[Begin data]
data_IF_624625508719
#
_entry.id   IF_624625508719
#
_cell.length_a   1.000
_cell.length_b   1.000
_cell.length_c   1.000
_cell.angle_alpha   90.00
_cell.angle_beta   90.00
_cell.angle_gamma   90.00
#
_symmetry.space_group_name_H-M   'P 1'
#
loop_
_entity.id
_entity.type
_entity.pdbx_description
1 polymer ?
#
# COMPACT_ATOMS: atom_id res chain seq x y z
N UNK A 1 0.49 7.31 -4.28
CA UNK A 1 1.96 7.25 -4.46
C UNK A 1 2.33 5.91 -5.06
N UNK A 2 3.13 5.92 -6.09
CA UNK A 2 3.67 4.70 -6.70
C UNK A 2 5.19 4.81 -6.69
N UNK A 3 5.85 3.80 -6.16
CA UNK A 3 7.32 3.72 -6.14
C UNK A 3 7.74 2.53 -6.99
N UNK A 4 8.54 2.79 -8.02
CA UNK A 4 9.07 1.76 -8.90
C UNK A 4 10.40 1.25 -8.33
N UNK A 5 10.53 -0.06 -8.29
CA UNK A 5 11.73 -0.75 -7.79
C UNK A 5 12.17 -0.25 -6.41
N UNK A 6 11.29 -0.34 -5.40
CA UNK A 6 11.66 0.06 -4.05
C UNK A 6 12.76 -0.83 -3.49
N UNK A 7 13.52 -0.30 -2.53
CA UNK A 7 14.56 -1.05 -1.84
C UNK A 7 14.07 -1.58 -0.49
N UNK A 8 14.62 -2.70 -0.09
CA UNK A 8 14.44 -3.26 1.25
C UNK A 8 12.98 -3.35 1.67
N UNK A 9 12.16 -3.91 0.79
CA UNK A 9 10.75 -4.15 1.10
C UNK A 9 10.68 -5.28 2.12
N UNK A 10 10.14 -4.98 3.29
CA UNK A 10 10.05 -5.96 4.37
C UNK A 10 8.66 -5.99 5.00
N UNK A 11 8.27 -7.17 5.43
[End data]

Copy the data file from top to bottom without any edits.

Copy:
data_IF_624625508719
#
_entry.id   IF_624625508719
#
_cell.length_a   1.000
_cell.length_b   1.000
_cell.length_c   1.000
_cell.angle_alpha   90.00
_cell.angle_beta   90.00
_cell.angle_gamma   90.00
#
_symmetry.space_group_name_H-M   'P 1'
#
loop_
_entity.id
_entity.type
_entity.pdbx_description
1 polymer ?
#
# COMPACT_ATOMS: atom_id res chain seq x y z
N UNK A 1 0.49 7.31 -4.28
CA UNK A 1 1.96 7.25 -4.46
C UNK A 1 2.33 5.91 -5.06
N UNK A 2 3.13 5.92 -6.09
CA UNK A 2 3.67 4.70 -6.70
C UNK A 2 5.19 4.81 -6.69
N UNK A 3 5.85 3.80 -6.16
CA UNK A 3 7.32 3.72 -6.14
C UNK A 3 7.74 2.53 -6.99
N UNK A 4 8.54 2.79 -8.02
CA UNK A 4 9.07 1.76 -8.90
C UNK A 4 10.40 1.25 -8.33
N UNK A 5 10.53 -0.06 -8.29
CA UNK A 5 11.73 -0.75 -7.79
C UNK A 5 12.17 -0.25 -6.41
N UNK A 6 11.29 -0.34 -5.40
CA UNK A 6 11.66 0.06 -4.05
C UNK A 6 12.76 -0.83 -3.49
N UNK A 7 13.52 -0.30 -2.53
CA UNK A 7 14.56 -1.05 -1.84
C UNK A 7 14.07 -1.58 -0.49
N UNK A 8 14.62 -2.70 -0.09
CA UNK A 8 14.44 -3.26 1.25
C UNK A 8 12.98 -3.35 1.67
N UNK A 9 12.16 -3.91 0.79
CA UNK A 9 10.75 -4.15 1.10
C UNK A 9 10.68 -5.28 2.12
N UNK A 10 10.14 -4.98 3.29
CA UNK A 10 10.05 -5.96 4.37
C UNK A 10 8.66 -5.99 5.00
N UNK A 11 8.27 -7.17 5.43